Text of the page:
April 12, 2011
Italy’s Lega Nord has probably been dreaming of this moment for years: a head-on European collision over immigration, with Italy pitted against the Commission and other EU governments. The 20,000 North African migrants stranded on the tiny Italian island of Lampedusa provided Italian Interior Minister Roberto Maroni (from Lega Nord, see picture) with an”opportunity” to make a point that he hardly would miss out on.
Speaking after yesterday’s heated meeting of EU interior ministers in Luxembourg – where Italy found itself completely isolated with only Malta on its side – Maroni launched a full-scale attack on virtually everyone. He said that the EU is
“an institution which takes action quickly only to bail-out banks and declare wars, but when it comes to showing concrete solidarity to a country like Italy, then [the EU] hides itself…I wonder if it really makes sense [for Italy] to remain part of the EU.”
Italy isn’t in any way contemplating leaving the EU of course, so Maroni is engaging in political posturing. This is obviously a hugely sensitive issue, but Maroni needs to chill a bit. It’s not like Italy has completely been left hanging, as Maroni seems to suggest. This year, the country receives roughly €140 million in EU funding aimed at tackling various migration-related issues. In addition, it hasn’t exactly used the billions it has recieved in EU structural funding in the most effective way – Italy’s south is probably the biggest bottomless pit for EU funding. Instead of wasting it, this money could be used to deal with social exclusion and create more jobs for migrants. Call it “concrete solidarity” with European taxpayers.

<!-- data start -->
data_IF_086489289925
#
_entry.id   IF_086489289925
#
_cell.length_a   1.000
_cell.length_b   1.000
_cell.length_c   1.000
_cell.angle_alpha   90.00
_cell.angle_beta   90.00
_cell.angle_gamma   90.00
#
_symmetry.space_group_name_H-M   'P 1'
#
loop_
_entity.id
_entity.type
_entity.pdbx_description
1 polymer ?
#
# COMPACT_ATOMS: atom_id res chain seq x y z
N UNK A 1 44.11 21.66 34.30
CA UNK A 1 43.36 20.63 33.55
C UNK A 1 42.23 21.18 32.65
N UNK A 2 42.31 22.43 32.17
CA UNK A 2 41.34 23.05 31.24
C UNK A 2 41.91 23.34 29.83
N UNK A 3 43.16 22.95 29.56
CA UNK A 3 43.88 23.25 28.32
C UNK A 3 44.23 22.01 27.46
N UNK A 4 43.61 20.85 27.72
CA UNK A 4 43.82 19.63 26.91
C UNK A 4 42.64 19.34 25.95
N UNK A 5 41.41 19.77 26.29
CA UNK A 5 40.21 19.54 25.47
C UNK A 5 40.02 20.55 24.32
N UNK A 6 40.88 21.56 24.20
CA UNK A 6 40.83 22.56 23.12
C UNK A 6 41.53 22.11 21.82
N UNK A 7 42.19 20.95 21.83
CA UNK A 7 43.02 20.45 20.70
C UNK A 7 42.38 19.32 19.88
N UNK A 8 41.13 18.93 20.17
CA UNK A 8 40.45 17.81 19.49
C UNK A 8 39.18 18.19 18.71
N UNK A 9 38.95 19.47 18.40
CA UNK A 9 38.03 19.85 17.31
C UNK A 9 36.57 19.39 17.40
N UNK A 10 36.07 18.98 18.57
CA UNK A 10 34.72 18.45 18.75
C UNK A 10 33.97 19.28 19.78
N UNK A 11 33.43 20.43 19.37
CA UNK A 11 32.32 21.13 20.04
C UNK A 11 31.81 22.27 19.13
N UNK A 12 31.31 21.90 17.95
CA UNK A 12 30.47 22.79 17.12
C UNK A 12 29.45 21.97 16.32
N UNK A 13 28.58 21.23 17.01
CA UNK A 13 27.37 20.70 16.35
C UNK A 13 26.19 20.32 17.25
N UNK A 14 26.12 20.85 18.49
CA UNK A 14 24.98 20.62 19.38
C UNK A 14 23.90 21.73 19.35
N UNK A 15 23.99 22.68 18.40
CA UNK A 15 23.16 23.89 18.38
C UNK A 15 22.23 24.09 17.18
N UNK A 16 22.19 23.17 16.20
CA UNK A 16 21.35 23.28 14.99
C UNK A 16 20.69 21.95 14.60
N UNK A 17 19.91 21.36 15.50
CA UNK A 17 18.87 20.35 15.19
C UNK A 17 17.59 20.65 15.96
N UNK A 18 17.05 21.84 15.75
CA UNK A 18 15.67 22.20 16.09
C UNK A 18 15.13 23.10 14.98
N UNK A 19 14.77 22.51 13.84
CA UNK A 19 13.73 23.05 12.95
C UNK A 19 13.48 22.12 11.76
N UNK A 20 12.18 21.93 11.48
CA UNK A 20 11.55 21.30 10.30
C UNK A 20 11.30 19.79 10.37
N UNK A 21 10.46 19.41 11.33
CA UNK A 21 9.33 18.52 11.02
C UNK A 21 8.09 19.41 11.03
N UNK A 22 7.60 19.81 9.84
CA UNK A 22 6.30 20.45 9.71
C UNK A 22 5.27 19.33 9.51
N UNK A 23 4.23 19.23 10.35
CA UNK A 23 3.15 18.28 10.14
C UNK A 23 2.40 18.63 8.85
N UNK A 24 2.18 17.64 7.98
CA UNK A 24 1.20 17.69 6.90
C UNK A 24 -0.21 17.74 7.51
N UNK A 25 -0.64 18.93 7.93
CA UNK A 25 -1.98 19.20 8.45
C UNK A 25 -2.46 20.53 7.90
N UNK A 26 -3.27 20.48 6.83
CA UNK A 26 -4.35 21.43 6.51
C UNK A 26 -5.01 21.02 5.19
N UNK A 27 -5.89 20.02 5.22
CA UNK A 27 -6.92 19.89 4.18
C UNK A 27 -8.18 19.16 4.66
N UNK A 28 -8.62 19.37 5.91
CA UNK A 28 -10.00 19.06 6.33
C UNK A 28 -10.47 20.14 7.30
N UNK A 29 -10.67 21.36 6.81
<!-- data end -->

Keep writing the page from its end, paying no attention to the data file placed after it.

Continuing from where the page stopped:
But there’s lots more to this story, and Italy does have a point, in so far as the distribution of migrants across Europe is hugely uneven (though this doesn’t only apply to southern Europe. Finland took in 700 asylum seekers in 2010 for example, whereas its neighbour Sweden last year accepted close to 30,000 of them, which alongside Malta, is the most per capita in Europe). This is to say that if the wave of migrants from North Africa continues, and intensifies, the European Commission, and the member states that support this agenda, has been given a pretty strong hook for pushing a common EU immigration policy, including “burden sharing” between member states. Writing in Swedish daily Dagens Nyheter, the EU’s genial Home Affairs Commissioner, Cecilia Malmström, recently argued that, in the light of recent events in the EU’s Southern neighbourhood,
“The need for a common EU policy on asylum and immigration is urgent…I hope that the current situation also contributes to the EU taking several steps forward towards a common asylum and immigration policy.”
For various reasons, Italy’s clout in Europe has been seriously reduced recently – the country is unlikely to emerge as winners from this recent spat. However, calls for a common EU immigration policy won’t go away – whether we agree or disagree with it, it’s hard to a find more controversial area to outsource to Brussels, so this is likely to drag on.
In fact, it’s up there with cross-border bail-outs and EU-enforced austerity measures, as the top issue that really will test the limits of European integration.Open Europe blog team